A surprising 60.3 percent of preteens who took part in a recent survey said they have trouble making friends and do not know how to get along with others, a poll released on Monday that sheds light on the social habits of Taiwanese elementary and junior-high students showed.
The Child Welfare League Foundation said its survey on schoolchildren in grades five to eight found that of this 60.3 percent, 40.2 percent “don’t know what to do” after getting into arguments with friends, while 30.5 percent reported that they do not know how to express their feelings.
More lonely are the 15.7 percent who said they do not even know how to make friends.
While they experienced difficulty in real life, many of the respondents said they tend to see people on the Internet as their friends.
Nearly all of the preteens surveyed — 96 percent — make friends in school and in afterschool classes, but 45.1 percent said they feel that chatting over the Internet is easier than talking face-to-face.
Television plays a major role as a source of information for half of the preteens surveyed, leaving them more open to romantic relationships.
With the popularity of television dramas, 26 percent of those polled said they get their information on male and female relationships from Taiwanese “idol dramas,” while another 20 percent get theirs from Japanese and South Korean dramas.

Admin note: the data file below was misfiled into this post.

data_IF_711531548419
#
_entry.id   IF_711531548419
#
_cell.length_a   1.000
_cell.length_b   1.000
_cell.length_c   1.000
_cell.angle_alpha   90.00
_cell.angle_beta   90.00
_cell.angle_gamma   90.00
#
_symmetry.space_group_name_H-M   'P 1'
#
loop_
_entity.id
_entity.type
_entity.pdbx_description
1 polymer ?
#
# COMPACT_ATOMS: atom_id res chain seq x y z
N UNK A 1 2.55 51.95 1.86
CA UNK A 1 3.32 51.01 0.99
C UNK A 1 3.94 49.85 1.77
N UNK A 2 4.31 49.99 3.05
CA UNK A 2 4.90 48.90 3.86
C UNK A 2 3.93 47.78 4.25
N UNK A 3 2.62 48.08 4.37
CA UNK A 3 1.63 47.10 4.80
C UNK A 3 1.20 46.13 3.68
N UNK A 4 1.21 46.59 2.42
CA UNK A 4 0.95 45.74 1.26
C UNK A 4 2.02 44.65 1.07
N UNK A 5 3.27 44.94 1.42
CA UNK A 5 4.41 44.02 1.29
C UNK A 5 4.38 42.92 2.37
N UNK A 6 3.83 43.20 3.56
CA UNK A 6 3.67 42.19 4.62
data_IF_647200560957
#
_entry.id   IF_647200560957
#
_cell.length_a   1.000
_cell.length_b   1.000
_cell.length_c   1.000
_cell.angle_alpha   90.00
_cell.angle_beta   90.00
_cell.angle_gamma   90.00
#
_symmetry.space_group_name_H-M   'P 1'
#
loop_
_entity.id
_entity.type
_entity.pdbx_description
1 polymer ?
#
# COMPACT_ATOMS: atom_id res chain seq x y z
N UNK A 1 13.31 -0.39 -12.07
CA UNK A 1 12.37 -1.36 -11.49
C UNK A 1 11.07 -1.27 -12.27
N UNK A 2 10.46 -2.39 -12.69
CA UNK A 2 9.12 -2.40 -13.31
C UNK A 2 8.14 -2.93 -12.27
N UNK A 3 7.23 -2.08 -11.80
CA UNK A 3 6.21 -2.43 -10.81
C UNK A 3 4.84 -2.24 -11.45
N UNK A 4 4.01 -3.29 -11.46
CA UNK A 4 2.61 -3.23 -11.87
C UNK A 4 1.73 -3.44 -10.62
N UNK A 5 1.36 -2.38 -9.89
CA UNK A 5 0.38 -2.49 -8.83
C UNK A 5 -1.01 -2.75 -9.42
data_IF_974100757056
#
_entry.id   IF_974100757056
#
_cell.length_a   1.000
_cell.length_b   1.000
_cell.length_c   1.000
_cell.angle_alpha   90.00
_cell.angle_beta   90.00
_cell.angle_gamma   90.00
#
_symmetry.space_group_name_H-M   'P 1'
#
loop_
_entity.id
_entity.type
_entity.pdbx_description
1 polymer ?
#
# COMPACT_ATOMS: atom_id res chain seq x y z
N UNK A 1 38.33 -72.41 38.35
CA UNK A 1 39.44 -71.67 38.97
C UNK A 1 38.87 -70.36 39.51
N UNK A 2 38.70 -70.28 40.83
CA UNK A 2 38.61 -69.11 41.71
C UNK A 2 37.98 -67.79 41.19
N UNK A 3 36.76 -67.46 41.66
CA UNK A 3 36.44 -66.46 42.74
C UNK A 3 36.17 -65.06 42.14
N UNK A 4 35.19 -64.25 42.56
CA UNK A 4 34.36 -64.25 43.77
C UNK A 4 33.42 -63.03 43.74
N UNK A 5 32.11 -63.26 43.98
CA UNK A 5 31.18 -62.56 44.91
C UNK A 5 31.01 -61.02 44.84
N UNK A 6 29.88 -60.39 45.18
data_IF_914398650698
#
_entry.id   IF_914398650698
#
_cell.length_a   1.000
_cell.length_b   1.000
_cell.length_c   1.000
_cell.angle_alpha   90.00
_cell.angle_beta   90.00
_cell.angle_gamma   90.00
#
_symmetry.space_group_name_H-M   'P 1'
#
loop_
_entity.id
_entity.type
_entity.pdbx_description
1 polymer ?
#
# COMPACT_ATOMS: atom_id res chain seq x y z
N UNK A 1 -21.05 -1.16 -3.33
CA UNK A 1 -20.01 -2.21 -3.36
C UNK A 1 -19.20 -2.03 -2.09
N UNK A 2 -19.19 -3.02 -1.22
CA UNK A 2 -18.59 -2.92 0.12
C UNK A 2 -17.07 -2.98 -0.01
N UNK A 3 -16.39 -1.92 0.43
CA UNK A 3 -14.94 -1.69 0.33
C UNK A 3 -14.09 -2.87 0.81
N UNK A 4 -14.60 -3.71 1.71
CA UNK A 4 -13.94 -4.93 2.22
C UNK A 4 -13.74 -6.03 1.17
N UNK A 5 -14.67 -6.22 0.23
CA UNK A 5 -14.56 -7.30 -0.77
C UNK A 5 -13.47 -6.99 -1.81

Inspired by the content of those shows, 16 percent of respondents said they would “do anything” for their significant other, with some saying they would not mind being “the other” boy or girl in a relationship.
More than 60 percent said they felt hugging was acceptable, 40 percent said they were okay with kissing, 12.6 percent said they felt comfortable caressing and 5.2 percent said they would agree to sexual intercourse.
One-quarter of the preteens said they have been in at least one relationship, but more than half of them did not last beyond a few months.
The Child Welfare League Foundation offers counseling for minors of all ages and encouraged anyone with problems or personal concerns to call for assistance.
The survey polled 3,094 schoolchildren last month, collecting 2,810 valid samples with a margin of error of 2 percentage points.